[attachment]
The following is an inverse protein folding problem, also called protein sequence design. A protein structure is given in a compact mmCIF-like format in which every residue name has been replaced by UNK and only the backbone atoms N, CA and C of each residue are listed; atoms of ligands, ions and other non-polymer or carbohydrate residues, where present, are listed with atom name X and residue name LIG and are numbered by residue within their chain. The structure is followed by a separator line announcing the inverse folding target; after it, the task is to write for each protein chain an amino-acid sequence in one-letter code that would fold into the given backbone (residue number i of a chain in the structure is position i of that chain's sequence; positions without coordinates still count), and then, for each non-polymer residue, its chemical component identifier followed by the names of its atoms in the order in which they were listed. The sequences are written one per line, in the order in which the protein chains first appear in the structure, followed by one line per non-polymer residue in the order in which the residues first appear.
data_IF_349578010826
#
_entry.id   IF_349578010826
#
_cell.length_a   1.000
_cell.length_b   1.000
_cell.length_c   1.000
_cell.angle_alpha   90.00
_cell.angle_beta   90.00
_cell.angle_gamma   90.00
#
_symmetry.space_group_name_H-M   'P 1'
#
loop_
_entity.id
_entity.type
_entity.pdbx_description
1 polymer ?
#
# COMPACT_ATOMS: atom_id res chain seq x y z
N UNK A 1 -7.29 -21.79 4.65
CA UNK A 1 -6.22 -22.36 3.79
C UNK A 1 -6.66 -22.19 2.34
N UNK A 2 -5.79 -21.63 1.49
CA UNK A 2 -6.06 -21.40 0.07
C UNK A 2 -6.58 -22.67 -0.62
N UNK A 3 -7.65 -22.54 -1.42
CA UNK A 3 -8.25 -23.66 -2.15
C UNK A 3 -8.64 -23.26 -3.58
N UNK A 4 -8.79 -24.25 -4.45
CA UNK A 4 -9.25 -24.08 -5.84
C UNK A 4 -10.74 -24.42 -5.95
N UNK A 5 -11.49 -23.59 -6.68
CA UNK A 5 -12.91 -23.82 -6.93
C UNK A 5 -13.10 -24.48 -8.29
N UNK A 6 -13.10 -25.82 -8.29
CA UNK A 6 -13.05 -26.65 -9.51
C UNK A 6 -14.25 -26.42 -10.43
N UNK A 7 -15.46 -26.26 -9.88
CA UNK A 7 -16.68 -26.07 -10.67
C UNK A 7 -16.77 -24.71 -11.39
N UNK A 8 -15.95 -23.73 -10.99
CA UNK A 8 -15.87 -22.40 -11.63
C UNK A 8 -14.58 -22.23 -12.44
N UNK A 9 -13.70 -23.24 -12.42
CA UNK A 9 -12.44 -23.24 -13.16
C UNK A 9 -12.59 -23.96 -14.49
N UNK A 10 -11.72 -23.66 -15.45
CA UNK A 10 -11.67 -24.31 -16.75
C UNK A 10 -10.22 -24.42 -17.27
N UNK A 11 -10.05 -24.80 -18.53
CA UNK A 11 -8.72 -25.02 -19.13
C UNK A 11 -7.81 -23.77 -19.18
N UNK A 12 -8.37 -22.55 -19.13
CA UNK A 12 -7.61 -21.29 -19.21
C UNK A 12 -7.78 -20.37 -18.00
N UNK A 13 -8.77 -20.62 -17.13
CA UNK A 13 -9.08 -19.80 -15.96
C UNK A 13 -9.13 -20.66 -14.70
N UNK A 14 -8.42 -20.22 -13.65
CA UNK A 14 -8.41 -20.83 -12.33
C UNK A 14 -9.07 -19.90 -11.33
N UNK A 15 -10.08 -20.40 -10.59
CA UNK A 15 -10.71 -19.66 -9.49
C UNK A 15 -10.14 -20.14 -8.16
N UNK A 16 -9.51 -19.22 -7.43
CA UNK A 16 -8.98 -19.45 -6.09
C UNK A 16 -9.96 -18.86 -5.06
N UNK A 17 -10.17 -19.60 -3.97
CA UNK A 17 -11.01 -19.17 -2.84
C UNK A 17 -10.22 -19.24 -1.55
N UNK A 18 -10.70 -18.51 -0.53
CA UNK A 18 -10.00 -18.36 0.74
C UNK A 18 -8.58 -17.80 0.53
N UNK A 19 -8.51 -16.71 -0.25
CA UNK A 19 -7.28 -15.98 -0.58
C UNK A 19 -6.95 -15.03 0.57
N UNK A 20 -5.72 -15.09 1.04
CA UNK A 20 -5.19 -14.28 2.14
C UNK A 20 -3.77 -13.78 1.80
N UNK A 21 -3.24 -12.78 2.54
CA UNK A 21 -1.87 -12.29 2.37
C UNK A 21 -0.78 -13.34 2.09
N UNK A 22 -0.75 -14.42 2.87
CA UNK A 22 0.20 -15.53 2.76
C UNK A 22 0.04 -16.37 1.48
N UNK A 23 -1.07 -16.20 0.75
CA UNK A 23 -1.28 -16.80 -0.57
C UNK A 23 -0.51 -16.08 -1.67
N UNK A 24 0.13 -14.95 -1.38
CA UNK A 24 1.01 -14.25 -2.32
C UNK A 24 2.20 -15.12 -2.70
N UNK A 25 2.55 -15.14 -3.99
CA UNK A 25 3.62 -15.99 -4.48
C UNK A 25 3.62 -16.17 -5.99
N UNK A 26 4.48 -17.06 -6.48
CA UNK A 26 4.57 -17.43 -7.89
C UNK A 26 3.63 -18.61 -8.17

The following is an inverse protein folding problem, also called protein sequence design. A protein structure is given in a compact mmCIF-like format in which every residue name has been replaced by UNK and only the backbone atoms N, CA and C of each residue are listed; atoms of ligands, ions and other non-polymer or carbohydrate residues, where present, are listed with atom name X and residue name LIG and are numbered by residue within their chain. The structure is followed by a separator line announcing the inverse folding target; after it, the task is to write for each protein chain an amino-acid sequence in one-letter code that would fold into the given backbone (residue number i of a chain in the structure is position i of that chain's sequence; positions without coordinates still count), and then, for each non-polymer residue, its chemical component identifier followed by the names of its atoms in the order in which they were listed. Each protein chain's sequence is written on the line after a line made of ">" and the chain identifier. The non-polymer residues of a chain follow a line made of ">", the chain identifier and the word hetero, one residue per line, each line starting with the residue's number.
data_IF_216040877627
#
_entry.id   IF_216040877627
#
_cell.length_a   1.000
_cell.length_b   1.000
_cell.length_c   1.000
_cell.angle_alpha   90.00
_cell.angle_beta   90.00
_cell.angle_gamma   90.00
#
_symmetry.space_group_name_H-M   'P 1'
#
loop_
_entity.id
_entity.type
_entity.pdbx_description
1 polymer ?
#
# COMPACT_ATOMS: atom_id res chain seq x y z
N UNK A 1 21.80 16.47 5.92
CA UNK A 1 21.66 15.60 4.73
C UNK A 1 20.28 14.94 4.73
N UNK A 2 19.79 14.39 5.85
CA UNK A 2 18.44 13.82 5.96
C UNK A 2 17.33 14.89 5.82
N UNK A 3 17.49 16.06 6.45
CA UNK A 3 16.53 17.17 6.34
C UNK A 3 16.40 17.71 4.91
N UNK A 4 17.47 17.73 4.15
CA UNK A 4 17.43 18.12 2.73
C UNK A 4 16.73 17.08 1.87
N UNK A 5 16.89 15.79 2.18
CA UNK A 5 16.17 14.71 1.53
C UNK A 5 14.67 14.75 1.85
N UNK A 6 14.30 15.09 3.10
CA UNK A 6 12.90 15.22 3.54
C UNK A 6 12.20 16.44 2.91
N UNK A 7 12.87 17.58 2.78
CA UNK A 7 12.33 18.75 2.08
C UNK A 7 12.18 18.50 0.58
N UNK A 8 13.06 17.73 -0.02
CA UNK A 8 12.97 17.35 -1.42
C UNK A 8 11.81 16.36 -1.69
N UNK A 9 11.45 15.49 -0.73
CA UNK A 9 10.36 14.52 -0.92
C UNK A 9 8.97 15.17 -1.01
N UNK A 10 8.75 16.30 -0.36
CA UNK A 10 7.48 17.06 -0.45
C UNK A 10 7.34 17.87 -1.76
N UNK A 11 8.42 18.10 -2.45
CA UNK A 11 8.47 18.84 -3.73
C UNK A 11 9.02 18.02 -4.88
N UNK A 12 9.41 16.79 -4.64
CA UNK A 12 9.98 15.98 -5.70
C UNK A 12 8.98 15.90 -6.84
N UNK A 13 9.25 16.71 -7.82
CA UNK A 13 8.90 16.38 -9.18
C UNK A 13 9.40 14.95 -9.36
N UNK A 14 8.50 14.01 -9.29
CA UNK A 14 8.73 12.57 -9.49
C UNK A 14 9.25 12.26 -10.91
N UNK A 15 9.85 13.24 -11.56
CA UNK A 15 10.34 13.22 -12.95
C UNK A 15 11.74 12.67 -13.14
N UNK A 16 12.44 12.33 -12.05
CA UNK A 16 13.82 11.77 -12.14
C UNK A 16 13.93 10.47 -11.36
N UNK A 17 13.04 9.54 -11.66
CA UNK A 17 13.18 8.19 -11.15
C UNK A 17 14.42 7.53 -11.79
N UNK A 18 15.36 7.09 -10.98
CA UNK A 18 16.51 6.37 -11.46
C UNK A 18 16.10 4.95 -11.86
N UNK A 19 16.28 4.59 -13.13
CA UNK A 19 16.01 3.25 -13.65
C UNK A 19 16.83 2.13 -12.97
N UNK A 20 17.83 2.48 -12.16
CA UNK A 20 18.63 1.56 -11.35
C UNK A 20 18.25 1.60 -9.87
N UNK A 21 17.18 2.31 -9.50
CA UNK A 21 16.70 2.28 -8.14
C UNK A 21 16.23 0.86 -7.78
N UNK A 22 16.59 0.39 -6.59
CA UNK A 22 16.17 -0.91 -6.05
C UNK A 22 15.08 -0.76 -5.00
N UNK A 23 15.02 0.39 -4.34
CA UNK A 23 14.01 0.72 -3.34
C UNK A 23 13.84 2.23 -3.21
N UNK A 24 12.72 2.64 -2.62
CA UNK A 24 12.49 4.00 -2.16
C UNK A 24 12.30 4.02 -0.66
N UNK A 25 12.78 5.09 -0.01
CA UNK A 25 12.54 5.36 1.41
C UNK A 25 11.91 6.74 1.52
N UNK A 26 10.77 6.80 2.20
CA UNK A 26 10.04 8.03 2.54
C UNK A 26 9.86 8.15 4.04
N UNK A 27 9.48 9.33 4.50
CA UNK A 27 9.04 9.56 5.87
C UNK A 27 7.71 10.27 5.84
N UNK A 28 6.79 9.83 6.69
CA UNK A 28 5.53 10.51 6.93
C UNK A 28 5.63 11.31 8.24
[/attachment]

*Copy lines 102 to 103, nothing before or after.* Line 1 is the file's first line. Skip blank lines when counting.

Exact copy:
#
_entry.id   IF_216040877627